•  152
    Hearing and Seeing Musical Expression
    with Dominic Mciver Lopes
    Philosophy and Phenomenological Research 78 (1): 1-16. 2009.
    Everybody assumes (1) that musical performances are sonic events and (2) that their expressive properties are sonic properties. This paper discusses recent findings in the psychology of music perception that show that visual information combines with auditory information in the perception of musical expression. The findings show at the very least that arguments are needed for (1) and (2). If music expresses what we think it does, then its expressive properties may be visual as well as sonic; and…Read more
  •  9
    Carving the mind at its homologous joints
    Biology and Philosophy 36 (4): 1-16. 2021.
    My aim in this paper is twofold. First, I provide an analysis of the notion of cognitive homology. In contrast with the well-known concept of structural homology in biology—defined as the same structure in different animals regardless of form and function—the notion of cognitive homology captures the idea that the basic cognitive contribution of a given homologous brain structure tends to remain stable over long evolutionary time scales. Second, I argue that this notion provides a powerful conce…Read more
  •  108
    Much of cognitive science is committed to the modular approach to the study of cognition. The core of this approach consists of a pair of assumptions - the anatomical and the functional modularity assumptions - which motivate two kinds of inference: the anatomical and the functional modularity inferences. The legitimacy of both of these inferences has been strongly challenged, a situation that has had surprisingly little impact on most theorizing in the field. Following the introduction of an im…Read more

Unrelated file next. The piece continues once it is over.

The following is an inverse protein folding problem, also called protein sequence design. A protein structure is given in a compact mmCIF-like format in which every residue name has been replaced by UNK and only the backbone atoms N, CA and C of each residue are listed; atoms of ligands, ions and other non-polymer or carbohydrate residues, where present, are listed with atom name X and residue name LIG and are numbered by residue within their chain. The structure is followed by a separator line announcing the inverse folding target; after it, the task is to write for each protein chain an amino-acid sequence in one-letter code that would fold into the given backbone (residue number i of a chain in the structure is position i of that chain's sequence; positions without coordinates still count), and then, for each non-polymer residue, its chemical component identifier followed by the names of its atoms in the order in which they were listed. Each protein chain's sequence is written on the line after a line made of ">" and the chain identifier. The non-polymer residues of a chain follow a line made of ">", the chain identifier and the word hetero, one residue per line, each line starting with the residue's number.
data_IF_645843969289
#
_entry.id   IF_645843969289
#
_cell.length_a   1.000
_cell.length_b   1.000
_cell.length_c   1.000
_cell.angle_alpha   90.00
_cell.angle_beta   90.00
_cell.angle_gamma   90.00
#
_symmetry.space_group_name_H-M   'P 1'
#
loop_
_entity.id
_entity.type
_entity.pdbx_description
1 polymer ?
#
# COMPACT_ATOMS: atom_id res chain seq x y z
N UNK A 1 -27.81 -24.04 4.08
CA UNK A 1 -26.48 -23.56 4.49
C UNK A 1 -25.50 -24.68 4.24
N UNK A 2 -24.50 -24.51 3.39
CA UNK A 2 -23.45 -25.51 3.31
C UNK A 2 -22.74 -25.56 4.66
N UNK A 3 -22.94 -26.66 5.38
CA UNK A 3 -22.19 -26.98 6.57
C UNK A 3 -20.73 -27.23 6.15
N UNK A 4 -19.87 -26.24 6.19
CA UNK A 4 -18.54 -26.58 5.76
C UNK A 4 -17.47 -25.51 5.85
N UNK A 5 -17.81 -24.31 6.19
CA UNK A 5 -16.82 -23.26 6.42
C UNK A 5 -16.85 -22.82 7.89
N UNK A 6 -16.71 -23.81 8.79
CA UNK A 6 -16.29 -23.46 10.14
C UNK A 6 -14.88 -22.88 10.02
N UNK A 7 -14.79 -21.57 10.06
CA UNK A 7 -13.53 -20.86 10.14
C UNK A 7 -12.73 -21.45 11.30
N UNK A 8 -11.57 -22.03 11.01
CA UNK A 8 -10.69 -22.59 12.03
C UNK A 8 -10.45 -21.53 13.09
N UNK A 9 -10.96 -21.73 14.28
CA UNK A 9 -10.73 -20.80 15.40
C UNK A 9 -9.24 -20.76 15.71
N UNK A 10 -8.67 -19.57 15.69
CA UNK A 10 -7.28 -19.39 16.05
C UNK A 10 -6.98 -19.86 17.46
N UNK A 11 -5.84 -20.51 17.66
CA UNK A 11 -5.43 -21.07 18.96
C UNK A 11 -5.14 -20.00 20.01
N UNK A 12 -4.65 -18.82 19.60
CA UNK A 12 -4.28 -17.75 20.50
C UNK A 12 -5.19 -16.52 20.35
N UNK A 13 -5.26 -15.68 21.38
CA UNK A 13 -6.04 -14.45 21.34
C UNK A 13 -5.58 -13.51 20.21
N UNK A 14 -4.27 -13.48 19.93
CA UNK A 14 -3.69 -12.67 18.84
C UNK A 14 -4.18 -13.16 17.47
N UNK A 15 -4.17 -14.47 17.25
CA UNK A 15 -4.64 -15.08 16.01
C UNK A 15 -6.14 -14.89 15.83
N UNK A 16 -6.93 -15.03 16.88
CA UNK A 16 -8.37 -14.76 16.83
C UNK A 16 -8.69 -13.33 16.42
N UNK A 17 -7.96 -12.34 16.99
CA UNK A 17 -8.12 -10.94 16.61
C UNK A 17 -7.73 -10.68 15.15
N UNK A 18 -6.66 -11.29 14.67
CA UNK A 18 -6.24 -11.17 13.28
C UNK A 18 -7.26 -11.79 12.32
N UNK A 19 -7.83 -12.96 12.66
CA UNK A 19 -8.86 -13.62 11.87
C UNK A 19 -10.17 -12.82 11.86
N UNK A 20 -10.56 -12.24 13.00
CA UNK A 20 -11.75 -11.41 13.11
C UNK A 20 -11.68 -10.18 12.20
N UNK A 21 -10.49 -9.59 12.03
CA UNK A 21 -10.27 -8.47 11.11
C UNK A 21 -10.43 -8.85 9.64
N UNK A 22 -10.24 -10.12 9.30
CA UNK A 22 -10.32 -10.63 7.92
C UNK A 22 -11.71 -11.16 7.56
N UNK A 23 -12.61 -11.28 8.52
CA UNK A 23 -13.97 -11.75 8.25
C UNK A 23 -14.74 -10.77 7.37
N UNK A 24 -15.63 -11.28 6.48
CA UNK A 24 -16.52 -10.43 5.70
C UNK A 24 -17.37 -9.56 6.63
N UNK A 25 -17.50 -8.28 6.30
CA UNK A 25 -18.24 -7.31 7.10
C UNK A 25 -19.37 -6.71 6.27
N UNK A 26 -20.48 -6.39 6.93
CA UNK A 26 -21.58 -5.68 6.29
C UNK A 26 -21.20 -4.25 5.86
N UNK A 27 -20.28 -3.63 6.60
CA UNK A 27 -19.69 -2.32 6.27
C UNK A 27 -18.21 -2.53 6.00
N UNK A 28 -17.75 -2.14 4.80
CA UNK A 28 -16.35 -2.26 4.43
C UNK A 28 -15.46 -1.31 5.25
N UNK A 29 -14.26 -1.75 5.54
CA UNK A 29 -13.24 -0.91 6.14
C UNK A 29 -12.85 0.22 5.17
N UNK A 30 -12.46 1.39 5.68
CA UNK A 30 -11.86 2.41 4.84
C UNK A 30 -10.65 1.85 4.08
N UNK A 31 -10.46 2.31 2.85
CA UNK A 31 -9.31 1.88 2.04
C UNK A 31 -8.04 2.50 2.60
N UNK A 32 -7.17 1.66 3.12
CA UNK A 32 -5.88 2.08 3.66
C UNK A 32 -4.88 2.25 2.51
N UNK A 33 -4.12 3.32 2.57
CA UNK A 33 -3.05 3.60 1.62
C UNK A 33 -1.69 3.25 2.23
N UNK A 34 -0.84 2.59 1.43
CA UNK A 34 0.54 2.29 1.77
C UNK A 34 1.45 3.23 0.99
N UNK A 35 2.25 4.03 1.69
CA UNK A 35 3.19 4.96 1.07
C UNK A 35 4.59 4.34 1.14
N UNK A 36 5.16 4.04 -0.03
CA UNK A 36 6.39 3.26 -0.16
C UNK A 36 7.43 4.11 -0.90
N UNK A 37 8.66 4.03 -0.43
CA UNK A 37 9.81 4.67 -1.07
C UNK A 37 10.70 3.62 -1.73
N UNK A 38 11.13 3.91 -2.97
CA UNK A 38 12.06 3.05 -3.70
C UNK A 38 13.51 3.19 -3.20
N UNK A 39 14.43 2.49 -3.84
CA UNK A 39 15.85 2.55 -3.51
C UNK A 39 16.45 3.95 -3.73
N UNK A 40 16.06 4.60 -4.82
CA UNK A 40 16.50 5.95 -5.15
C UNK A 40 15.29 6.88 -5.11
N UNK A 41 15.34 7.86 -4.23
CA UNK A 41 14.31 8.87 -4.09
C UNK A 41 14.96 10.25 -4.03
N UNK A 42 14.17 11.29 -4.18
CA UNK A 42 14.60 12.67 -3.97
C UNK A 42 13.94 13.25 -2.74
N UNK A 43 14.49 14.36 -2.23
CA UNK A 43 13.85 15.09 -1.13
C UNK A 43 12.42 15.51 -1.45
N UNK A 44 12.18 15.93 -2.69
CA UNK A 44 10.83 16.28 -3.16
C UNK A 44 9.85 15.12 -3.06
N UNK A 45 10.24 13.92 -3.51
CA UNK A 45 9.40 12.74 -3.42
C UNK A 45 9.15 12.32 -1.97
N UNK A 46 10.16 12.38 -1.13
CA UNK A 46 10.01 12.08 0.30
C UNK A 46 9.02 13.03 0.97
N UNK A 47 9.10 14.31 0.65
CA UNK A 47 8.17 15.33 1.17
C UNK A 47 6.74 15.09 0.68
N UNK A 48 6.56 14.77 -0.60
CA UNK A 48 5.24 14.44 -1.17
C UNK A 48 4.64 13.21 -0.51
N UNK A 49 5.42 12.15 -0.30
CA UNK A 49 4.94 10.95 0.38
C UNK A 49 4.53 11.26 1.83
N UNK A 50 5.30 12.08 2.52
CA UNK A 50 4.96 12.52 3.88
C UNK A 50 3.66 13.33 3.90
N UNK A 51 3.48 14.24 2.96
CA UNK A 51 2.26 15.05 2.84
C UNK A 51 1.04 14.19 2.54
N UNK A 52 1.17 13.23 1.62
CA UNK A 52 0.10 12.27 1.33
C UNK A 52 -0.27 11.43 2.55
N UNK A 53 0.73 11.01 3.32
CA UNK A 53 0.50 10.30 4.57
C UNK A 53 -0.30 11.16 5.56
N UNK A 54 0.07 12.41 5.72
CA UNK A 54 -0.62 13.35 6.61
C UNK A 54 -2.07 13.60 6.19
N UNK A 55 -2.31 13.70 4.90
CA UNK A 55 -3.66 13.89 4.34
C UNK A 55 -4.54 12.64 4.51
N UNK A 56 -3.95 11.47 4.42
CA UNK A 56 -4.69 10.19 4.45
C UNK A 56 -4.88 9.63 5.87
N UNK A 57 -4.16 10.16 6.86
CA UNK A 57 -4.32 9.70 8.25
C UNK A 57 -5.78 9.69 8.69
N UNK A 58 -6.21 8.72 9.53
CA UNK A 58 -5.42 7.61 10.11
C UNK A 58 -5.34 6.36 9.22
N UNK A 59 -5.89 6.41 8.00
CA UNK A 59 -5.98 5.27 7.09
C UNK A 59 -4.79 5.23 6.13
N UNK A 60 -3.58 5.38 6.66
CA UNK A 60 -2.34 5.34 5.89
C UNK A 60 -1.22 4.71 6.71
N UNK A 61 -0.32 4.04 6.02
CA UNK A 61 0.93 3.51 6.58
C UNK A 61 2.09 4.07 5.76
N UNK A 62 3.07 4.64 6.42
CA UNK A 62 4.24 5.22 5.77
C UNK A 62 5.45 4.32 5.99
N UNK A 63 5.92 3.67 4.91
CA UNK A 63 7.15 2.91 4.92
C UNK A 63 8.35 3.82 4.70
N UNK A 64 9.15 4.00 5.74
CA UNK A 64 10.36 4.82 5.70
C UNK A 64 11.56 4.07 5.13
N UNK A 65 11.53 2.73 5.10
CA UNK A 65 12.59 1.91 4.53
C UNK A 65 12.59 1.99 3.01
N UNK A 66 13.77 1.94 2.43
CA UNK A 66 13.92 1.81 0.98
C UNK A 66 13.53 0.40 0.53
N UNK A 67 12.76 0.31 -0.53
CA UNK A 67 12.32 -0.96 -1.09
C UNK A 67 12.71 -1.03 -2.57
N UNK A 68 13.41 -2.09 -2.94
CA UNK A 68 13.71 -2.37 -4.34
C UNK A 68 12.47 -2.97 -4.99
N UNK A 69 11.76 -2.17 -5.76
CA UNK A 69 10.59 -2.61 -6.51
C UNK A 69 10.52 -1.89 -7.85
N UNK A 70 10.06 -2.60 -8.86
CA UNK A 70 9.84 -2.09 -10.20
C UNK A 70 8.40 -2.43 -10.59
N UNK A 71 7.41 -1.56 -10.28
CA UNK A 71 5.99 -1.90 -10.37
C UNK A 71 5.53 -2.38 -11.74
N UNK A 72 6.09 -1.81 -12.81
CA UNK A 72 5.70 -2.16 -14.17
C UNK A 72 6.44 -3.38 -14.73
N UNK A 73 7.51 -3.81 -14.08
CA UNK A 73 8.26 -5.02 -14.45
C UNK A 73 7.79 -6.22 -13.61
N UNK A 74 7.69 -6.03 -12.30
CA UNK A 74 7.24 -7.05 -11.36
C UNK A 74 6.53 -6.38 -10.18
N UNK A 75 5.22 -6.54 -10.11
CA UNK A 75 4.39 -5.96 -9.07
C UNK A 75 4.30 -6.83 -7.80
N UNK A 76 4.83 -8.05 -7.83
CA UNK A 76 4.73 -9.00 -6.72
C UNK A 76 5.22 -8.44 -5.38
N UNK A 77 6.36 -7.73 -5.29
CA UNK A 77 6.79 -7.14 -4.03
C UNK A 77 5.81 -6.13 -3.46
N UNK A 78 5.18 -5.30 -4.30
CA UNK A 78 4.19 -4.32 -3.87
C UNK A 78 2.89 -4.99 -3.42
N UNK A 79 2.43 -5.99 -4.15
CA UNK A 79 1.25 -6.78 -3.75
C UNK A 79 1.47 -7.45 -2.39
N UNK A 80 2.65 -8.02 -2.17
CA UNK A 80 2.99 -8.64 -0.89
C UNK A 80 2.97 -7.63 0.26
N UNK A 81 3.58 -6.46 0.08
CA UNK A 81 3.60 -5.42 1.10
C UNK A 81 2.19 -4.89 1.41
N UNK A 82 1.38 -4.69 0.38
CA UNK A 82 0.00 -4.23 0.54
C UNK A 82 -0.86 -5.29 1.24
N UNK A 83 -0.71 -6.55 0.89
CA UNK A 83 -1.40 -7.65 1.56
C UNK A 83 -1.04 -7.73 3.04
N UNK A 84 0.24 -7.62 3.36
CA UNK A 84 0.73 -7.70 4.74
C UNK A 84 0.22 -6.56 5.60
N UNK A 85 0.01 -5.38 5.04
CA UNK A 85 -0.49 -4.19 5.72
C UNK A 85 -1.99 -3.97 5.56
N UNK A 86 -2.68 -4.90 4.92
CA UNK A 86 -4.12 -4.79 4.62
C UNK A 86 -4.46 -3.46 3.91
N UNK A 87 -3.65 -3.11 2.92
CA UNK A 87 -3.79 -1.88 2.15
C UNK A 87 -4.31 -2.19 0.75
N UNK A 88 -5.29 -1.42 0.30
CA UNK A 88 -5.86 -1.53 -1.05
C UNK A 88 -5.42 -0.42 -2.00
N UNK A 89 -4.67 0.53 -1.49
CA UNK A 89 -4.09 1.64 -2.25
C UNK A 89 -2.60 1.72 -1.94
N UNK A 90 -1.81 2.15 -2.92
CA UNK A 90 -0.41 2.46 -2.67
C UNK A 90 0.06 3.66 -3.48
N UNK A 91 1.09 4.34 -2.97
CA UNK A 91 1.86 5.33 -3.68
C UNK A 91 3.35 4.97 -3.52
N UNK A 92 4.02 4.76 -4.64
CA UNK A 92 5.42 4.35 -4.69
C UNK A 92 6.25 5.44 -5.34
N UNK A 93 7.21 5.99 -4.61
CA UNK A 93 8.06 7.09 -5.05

•  26
    Neural reuse and cognitive homology
    Behavioral and Brain Sciences 33 (4): 268-269. 2010.
    Neural reuse theories suggest that, in the course of evolution, a brain structure may acquire or lose a number of cognitive uses while maintaining its cognitive workings (or low-level operations) fixed. This, in turn, suggests that homologous structures may have very different cognitive uses, while sharing the same workings. And this, essentially, is homology thinking applied to brain function
  •  507
    Functional Independence and Cognitive Architecture
    British Journal for the Philosophy of Science 67 (3): 817-836. 2016.
    In cognitive science, the concept of dissociation has been central to the functional individuation and decomposition of cognitive systems. Setting aside debates about the legitimacy of inferring the existence of dissociable systems from ‘behavioural’ dissociation data, the main idea behind the dissociation approach is that two cognitive systems are dissociable, and thus viewed as distinct, if each can be damaged, or impaired, without affecting the other system’s functions. In this article, I pro…Read more